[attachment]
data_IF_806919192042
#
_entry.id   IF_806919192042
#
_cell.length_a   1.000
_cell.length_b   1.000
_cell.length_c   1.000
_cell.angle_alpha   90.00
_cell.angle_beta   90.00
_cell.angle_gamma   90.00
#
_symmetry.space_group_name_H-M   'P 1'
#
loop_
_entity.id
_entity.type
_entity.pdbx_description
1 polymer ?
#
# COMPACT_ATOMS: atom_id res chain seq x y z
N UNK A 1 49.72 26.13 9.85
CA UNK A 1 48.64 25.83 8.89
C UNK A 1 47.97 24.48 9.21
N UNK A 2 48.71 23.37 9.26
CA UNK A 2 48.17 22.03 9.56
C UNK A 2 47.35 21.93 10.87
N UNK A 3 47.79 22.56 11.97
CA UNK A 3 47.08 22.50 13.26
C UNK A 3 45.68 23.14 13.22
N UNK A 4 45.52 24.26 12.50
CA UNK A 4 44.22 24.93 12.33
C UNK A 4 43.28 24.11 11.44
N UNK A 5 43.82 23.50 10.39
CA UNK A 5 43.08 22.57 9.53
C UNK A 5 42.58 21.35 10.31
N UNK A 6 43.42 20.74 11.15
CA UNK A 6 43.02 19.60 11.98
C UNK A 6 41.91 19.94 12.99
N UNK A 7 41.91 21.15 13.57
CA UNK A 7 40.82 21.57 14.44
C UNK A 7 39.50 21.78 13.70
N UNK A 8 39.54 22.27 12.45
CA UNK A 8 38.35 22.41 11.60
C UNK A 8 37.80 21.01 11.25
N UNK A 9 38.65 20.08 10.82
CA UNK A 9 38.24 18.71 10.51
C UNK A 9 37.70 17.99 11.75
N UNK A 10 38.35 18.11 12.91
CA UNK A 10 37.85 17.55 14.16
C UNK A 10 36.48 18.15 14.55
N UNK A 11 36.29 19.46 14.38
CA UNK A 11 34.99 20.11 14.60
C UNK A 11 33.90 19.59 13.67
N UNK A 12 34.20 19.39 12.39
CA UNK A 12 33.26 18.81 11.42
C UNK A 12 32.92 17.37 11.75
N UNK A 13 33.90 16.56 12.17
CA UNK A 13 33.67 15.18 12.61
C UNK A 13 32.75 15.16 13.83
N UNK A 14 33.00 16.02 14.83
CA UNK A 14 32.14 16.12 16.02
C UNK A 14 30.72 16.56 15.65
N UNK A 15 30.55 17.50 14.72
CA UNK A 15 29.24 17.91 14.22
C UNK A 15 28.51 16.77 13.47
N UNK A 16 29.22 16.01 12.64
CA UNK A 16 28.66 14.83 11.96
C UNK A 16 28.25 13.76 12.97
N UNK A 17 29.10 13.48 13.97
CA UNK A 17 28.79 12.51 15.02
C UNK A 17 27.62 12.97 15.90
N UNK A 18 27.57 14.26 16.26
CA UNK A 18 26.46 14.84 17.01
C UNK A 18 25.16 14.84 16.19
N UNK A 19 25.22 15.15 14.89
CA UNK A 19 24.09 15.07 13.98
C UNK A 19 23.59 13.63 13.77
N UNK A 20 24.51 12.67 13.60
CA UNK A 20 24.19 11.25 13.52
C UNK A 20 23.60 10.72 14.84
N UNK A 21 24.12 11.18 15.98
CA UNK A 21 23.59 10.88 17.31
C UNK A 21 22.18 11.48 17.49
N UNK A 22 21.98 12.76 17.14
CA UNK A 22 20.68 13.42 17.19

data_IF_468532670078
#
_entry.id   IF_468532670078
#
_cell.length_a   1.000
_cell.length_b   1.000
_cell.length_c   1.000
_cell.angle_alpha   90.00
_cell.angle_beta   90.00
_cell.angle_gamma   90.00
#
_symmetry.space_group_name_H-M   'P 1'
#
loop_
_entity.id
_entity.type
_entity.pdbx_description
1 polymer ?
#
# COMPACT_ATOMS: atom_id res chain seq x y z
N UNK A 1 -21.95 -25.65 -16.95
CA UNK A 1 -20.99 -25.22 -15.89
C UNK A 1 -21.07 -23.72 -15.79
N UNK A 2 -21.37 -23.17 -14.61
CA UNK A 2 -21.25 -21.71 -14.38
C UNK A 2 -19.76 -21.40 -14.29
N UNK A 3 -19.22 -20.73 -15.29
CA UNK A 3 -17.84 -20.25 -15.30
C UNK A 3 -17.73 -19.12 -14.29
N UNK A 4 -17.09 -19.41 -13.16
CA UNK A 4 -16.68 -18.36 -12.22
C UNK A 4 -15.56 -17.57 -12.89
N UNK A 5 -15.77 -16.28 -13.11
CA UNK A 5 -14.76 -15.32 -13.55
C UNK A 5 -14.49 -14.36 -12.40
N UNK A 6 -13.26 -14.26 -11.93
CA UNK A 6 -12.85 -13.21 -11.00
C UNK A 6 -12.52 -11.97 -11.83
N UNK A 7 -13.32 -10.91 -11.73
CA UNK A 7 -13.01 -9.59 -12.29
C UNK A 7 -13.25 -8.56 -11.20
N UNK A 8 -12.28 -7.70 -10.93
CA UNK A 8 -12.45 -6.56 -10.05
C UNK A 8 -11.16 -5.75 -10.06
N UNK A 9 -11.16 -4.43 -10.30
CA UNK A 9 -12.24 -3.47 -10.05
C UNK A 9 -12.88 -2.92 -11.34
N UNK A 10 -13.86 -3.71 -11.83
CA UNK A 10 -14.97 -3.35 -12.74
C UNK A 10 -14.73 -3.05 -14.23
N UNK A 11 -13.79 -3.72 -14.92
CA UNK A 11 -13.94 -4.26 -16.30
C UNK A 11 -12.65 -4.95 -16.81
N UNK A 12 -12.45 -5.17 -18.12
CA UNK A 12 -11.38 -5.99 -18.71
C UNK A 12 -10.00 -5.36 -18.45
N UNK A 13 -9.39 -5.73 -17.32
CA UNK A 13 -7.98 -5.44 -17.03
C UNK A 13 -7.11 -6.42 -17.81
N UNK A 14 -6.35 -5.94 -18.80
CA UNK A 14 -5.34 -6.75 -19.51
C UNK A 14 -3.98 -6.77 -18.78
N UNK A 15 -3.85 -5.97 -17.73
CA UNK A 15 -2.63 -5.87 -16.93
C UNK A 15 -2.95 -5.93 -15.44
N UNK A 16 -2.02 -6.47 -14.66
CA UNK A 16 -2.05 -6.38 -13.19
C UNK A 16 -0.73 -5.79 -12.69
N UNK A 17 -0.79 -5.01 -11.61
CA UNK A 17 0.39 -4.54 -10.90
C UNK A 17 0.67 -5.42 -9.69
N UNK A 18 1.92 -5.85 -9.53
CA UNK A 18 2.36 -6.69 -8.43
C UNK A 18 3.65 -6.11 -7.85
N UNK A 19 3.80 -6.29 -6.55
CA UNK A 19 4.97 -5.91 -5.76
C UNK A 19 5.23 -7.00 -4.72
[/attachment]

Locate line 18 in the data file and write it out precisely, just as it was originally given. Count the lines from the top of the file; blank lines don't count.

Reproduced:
1 polymer ?